After more than a half century in the TV news business, Barbara Walters is officially retiring. She taped her final episode of "The View" on Thursday, which will air Friday.
ABC will also air a two-hour primetime special called "Barbara Walters: My Story" that night.
Walters, 84, confirmed her retirement last year on the " The View," saying that she had "promised you that if I had anything to announce about my future plans, I would announce it here first, so here it goes,” at the beginning of the show.
After a career montage and standing ovation from the audience, Walters looked teary-eyed and said that though she is retiring, “I am not walking into the sunset.” Walters will be joined by some of the old co-hosts of "The View" in her final show.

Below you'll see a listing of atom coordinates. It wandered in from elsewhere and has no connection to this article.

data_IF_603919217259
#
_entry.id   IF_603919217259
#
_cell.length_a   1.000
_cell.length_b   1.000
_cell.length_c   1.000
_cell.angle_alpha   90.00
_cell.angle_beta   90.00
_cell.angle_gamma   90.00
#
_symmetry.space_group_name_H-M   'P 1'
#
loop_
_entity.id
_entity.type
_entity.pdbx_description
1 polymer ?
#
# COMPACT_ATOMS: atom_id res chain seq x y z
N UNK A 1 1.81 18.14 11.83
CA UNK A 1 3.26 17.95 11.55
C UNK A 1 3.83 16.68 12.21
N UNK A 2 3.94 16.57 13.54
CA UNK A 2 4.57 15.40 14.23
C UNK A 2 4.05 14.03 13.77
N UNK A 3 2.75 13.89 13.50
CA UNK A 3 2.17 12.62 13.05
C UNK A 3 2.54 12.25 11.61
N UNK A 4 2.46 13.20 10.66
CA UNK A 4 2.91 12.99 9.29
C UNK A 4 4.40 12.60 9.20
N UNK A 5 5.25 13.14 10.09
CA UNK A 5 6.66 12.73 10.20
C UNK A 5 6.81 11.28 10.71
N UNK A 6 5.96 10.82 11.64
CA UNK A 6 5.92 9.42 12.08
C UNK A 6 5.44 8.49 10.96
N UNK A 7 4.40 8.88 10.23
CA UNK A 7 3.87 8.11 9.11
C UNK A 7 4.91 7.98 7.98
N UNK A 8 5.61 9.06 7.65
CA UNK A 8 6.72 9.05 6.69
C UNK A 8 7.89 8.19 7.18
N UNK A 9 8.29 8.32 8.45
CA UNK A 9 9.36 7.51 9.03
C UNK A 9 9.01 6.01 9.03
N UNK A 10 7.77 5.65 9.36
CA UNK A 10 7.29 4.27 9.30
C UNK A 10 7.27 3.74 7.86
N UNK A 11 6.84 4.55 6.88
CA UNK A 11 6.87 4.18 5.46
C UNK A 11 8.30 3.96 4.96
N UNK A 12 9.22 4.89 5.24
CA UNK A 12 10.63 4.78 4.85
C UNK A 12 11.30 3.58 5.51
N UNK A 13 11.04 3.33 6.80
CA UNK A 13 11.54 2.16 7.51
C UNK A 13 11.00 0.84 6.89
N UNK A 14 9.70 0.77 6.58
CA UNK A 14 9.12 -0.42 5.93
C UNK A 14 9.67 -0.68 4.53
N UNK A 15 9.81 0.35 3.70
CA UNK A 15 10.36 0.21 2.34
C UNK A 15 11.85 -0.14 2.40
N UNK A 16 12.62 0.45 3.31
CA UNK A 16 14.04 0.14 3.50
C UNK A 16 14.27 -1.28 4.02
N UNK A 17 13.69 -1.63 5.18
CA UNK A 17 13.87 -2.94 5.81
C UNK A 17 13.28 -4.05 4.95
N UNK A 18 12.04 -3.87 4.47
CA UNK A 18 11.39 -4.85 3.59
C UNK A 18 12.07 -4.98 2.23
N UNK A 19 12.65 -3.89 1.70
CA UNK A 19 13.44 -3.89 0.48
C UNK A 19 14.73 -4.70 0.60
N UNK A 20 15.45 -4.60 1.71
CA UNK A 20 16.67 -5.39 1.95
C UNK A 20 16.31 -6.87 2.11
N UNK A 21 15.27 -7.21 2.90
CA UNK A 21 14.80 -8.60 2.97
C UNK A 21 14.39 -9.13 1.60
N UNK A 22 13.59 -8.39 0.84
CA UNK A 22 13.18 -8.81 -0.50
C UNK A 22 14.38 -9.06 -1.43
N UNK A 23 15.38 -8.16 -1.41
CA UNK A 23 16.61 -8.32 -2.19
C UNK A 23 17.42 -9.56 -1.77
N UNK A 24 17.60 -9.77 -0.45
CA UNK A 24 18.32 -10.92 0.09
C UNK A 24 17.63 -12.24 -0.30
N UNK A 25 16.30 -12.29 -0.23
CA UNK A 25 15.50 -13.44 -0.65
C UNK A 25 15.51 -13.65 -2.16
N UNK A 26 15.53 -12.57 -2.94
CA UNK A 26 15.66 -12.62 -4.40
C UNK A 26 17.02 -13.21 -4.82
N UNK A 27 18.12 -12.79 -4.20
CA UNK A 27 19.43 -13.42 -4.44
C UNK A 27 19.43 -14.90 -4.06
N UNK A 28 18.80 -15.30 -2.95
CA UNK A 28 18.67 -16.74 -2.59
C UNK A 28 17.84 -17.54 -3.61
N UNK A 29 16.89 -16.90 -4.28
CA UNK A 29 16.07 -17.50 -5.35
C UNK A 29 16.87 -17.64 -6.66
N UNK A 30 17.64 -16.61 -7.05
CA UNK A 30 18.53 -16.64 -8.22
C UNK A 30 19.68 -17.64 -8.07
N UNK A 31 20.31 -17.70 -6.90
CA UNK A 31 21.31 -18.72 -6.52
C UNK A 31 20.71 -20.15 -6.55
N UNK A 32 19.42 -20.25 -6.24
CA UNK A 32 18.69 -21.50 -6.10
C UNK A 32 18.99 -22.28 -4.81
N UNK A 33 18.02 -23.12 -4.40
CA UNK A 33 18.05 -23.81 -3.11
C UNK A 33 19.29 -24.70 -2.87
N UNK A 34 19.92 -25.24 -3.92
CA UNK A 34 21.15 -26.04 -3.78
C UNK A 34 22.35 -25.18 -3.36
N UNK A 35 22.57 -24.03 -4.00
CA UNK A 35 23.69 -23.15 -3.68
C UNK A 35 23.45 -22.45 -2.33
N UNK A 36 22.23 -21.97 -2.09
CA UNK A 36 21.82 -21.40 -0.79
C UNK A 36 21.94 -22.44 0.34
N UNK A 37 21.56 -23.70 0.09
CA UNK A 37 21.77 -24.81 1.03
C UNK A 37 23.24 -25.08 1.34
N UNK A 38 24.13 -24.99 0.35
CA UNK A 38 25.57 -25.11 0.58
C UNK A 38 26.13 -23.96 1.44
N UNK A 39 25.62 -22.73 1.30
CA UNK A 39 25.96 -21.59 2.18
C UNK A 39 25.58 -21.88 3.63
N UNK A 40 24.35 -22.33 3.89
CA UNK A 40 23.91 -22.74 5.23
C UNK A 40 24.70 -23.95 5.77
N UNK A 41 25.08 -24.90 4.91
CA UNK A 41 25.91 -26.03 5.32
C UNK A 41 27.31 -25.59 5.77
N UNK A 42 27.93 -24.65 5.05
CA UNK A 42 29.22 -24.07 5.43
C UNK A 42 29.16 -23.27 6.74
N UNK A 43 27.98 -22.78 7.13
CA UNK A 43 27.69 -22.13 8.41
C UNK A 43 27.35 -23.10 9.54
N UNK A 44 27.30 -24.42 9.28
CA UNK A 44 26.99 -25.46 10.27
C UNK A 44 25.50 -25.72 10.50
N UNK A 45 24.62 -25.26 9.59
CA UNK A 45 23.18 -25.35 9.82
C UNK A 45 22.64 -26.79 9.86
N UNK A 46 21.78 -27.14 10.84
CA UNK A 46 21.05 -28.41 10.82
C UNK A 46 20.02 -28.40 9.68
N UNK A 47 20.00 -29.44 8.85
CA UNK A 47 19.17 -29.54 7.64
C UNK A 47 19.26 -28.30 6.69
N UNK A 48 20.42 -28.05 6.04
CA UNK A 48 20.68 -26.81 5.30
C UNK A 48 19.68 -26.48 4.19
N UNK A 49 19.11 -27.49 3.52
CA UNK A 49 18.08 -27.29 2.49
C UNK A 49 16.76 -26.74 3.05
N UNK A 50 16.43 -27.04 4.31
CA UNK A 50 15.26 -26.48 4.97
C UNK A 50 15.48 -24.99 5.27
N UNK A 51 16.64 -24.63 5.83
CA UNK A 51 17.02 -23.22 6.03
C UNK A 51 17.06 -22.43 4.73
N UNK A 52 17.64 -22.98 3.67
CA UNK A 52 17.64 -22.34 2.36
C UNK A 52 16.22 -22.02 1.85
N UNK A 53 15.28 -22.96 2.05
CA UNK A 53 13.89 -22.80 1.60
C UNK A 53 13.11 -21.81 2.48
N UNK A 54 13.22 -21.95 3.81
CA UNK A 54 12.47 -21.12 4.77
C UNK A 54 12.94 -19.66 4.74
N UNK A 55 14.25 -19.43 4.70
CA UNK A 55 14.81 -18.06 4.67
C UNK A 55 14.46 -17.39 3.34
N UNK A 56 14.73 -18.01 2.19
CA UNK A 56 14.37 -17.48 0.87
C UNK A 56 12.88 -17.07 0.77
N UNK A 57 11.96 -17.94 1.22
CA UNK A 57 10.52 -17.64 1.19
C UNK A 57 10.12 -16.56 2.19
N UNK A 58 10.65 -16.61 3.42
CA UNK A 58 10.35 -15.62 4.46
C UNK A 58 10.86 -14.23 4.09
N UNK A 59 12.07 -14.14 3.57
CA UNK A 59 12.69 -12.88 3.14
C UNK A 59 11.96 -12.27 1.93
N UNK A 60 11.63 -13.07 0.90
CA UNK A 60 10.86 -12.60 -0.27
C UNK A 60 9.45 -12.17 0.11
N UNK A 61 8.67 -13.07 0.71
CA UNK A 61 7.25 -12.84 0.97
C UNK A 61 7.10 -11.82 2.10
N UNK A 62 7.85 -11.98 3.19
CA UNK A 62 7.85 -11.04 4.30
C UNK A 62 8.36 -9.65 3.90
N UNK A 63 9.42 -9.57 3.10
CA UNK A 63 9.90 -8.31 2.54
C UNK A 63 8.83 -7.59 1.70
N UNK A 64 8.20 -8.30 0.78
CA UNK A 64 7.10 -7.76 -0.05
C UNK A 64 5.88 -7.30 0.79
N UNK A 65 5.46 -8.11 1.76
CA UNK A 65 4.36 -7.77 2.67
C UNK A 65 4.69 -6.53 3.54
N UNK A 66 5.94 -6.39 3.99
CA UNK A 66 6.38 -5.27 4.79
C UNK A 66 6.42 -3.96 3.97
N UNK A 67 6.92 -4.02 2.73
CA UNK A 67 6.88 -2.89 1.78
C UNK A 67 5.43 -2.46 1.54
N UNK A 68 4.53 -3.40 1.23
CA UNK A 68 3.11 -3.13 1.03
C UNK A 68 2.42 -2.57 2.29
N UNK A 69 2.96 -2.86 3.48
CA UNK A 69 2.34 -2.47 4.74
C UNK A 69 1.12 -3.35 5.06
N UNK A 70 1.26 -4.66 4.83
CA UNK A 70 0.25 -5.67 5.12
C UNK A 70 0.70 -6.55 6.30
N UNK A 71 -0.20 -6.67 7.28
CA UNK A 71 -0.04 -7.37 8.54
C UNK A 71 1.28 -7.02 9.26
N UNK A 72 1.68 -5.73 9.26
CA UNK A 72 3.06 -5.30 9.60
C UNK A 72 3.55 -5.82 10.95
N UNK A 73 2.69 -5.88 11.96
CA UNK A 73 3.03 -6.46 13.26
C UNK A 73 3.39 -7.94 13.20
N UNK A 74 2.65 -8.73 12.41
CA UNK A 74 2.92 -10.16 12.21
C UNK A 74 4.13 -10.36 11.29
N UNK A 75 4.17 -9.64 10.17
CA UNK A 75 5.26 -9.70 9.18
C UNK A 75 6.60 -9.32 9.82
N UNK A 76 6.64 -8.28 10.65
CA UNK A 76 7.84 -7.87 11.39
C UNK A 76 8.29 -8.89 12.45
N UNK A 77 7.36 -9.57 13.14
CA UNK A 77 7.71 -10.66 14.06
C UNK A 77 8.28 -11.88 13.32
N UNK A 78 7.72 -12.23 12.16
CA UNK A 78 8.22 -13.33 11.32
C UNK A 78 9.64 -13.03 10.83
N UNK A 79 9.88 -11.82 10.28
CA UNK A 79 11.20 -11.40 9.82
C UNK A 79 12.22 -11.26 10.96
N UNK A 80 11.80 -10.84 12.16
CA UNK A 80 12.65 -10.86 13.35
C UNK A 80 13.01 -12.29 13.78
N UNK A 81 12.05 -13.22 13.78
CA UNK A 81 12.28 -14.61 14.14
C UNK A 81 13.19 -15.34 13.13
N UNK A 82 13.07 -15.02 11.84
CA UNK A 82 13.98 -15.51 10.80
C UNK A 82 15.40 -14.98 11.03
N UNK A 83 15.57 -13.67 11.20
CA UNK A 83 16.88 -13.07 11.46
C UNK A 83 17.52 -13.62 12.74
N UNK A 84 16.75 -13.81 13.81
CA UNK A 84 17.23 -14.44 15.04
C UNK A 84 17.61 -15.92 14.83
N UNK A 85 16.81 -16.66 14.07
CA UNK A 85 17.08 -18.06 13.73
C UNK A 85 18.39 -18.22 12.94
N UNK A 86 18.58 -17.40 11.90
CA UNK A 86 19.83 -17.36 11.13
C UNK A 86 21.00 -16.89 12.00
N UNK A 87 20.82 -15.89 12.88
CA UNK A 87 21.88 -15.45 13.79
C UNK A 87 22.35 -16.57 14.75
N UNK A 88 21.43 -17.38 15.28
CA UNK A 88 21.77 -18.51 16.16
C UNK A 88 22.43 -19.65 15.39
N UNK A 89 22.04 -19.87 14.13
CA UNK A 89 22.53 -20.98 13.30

When asked why she decided to retire now, Walters said “I know it's time. I want to leave when people are saying why is she leaving, not why didn't she leave?”
The veteran ABC news anchor and TV personality has had an illustrious career filled with unforgettable interviews and news specials, and she became the first woman to ever host an evening newscast. She's interviewed everyone from Fidel Castro to Tom Cruise, as well as every U.S. president and first lady since Richard and Pat Nixon.
On May 12, Walters was honored in a special ceremony where they named the ABC News building on West 66th Street in New York after her. At the building dedication, the journalist noted what she thinks is her true legacy.
“People ask me very often, ‘what is your legacy,’ and it’s not the interviews with presidents, or heads of state, nor celebrities,” Walters said. “If I have a legacy, and I’ve said this before and I mean it so sincerely, I hope that I played a small role in paving the way for so many of you fabulous women.”